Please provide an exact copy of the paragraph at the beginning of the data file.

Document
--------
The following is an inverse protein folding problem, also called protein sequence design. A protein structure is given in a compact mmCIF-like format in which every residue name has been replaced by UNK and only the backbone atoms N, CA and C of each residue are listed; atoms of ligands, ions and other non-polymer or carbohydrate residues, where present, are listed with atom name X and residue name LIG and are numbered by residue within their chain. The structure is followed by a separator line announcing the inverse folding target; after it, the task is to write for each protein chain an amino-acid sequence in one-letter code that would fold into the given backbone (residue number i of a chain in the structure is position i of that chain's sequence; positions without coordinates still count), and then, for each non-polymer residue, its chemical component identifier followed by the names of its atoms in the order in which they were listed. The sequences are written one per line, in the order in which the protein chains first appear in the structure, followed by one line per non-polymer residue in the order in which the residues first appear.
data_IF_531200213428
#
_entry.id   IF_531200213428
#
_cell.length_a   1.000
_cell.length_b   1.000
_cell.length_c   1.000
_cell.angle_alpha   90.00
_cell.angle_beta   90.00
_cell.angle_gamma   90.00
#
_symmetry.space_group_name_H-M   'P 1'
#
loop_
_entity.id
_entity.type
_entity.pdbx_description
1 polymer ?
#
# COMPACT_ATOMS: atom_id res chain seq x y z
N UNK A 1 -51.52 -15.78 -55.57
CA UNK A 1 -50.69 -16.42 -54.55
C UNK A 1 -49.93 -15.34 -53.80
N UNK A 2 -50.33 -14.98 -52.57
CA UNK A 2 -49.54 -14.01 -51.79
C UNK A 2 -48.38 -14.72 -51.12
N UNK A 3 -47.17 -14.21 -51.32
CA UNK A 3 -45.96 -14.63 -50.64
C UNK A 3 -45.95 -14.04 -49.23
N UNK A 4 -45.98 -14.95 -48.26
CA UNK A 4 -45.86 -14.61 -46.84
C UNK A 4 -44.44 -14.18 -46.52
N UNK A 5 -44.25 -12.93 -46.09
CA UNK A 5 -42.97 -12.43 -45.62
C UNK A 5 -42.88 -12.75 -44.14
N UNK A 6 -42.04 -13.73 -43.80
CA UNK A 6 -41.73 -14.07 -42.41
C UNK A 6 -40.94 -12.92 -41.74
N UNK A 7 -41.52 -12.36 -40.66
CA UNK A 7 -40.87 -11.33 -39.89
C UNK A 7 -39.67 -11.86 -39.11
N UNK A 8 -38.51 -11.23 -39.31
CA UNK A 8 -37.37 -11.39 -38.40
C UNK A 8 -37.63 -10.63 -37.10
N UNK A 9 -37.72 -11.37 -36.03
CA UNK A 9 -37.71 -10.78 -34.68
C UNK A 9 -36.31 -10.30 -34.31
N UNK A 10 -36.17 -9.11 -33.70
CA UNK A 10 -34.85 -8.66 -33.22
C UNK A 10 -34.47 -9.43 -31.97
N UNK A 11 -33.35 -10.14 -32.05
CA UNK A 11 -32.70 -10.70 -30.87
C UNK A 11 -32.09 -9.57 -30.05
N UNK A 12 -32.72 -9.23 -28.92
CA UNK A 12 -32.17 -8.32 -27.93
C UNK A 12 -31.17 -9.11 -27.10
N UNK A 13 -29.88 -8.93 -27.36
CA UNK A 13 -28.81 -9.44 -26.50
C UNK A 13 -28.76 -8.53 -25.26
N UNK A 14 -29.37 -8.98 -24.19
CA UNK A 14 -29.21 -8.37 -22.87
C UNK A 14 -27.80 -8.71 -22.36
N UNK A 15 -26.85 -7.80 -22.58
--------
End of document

The following is an inverse protein folding problem, also called protein sequence design. A protein structure is given in a compact mmCIF-like format in which every residue name has been replaced by UNK and only the backbone atoms N, CA and C of each residue are listed; atoms of ligands, ions and other non-polymer or carbohydrate residues, where present, are listed with atom name X and residue name LIG and are numbered by residue within their chain. The structure is followed by a separator line announcing the inverse folding target; after it, the task is to write for each protein chain an amino-acid sequence in one-letter code that would fold into the given backbone (residue number i of a chain in the structure is position i of that chain's sequence; positions without coordinates still count), and then, for each non-polymer residue, its chemical component identifier followed by the names of its atoms in the order in which they were listed. The sequences are written one per line, in the order in which the protein chains first appear in the structure, followed by one line per non-polymer residue in the order in which the residues first appear.